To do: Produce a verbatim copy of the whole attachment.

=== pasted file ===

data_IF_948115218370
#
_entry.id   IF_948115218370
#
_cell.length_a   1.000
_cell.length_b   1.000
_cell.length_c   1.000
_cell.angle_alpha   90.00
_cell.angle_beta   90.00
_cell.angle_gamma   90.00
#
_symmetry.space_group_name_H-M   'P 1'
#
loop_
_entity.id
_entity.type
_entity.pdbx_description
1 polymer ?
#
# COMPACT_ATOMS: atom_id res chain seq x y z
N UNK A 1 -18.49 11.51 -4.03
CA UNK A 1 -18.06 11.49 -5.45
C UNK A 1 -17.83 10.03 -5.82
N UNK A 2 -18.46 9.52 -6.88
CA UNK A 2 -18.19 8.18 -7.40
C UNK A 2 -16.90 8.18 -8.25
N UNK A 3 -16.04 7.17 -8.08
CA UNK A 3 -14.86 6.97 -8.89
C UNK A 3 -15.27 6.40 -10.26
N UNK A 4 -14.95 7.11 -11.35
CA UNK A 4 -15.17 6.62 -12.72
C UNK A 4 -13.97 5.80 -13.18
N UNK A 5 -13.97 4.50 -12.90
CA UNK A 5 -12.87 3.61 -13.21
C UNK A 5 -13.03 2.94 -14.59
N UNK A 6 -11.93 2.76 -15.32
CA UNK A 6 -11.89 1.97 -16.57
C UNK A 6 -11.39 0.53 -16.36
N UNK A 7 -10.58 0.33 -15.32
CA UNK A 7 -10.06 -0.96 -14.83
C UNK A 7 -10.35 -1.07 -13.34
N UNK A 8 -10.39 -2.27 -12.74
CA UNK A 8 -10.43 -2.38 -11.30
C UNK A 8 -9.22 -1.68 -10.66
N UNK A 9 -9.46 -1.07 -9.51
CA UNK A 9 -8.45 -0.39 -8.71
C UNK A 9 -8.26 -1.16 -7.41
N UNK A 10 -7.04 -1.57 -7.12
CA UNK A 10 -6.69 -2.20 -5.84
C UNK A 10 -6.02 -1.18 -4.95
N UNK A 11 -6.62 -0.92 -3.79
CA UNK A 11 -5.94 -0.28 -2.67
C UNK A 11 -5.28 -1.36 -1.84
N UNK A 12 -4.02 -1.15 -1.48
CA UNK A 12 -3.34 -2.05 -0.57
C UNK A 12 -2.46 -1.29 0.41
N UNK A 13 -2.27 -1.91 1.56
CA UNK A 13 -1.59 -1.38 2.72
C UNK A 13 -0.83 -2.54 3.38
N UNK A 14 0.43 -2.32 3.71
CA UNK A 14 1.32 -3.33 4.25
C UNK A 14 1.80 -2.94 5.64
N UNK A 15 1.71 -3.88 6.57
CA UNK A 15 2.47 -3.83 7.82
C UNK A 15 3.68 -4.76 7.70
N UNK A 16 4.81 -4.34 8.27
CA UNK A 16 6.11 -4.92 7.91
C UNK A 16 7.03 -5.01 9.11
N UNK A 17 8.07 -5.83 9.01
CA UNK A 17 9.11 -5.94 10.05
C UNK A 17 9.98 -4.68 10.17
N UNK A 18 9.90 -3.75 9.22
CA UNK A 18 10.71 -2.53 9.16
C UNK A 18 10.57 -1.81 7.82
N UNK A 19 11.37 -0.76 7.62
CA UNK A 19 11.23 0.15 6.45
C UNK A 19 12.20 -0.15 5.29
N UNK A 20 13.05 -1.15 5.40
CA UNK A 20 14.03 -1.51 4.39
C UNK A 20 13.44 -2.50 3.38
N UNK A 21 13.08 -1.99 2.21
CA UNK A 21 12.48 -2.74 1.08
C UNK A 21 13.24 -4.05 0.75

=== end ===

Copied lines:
data_IF_948115218370
#
_entry.id   IF_948115218370
#
_cell.length_a   1.000
_cell.length_b   1.000
_cell.length_c   1.000
_cell.angle_alpha   90.00
_cell.angle_beta   90.00
_cell.angle_gamma   90.00
#
_symmetry.space_group_name_H-M   'P 1'
#
loop_
_entity.id
_entity.type
_entity.pdbx_description
1 polymer ?
#
# COMPACT_ATOMS: atom_id res chain seq x y z
N UNK A 1 -18.49 11.51 -4.03
CA UNK A 1 -18.06 11.49 -5.45
C UNK A 1 -17.83 10.03 -5.82
N UNK A 2 -18.46 9.52 -6.88
CA UNK A 2 -18.19 8.18 -7.40
C UNK A 2 -16.90 8.18 -8.25
N UNK A 3 -16.04 7.17 -8.08
CA UNK A 3 -14.86 6.97 -8.89
C UNK A 3 -15.27 6.40 -10.26
N UNK A 4 -14.95 7.11 -11.35
CA UNK A 4 -15.17 6.62 -12.72
C UNK A 4 -13.97 5.80 -13.18
N UNK A 5 -13.97 4.50 -12.90
CA UNK A 5 -12.87 3.61 -13.21
C UNK A 5 -13.03 2.94 -14.59
N UNK A 6 -11.93 2.76 -15.32
CA UNK A 6 -11.89 1.97 -16.57
C UNK A 6 -11.39 0.53 -16.36
N UNK A 7 -10.58 0.33 -15.32
CA UNK A 7 -10.06 -0.96 -14.83
C UNK A 7 -10.35 -1.07 -13.34
N UNK A 8 -10.39 -2.27 -12.74
CA UNK A 8 -10.43 -2.38 -11.30
C UNK A 8 -9.22 -1.68 -10.66
N UNK A 9 -9.46 -1.07 -9.51
CA UNK A 9 -8.45 -0.39 -8.71
C UNK A 9 -8.26 -1.16 -7.41
N UNK A 10 -7.04 -1.57 -7.12
CA UNK A 10 -6.69 -2.20 -5.84
C UNK A 10 -6.02 -1.18 -4.95
N UNK A 11 -6.62 -0.92 -3.79
CA UNK A 11 -5.94 -0.28 -2.67
C UNK A 11 -5.28 -1.36 -1.84
N UNK A 12 -4.02 -1.15 -1.48
CA UNK A 12 -3.34 -2.05 -0.57
C UNK A 12 -2.46 -1.29 0.41
N UNK A 13 -2.27 -1.91 1.56
CA UNK A 13 -1.59 -1.38 2.72
C UNK A 13 -0.83 -2.54 3.38
N UNK A 14 0.43 -2.32 3.71
CA UNK A 14 1.32 -3.33 4.25
C UNK A 14 1.80 -2.94 5.64
N UNK A 15 1.71 -3.88 6.57
CA UNK A 15 2.47 -3.83 7.82
C UNK A 15 3.68 -4.76 7.70
N UNK A 16 4.81 -4.34 8.27
CA UNK A 16 6.11 -4.92 7.91
C UNK A 16 7.03 -5.01 9.11
N UNK A 17 8.07 -5.83 9.01
CA UNK A 17 9.11 -5.94 10.05
C UNK A 17 9.98 -4.68 10.17
N UNK A 18 9.90 -3.75 9.22
CA UNK A 18 10.71 -2.53 9.16
C UNK A 18 10.57 -1.81 7.82
N UNK A 19 11.37 -0.76 7.62
CA UNK A 19 11.23 0.15 6.45
C UNK A 19 12.20 -0.15 5.29
N UNK A 20 13.05 -1.15 5.40
CA UNK A 20 14.03 -1.51 4.39
C UNK A 20 13.44 -2.50 3.38
N UNK A 21 13.08 -1.99 2.21
CA UNK A 21 12.48 -2.74 1.08
C UNK A 21 13.24 -4.05 0.75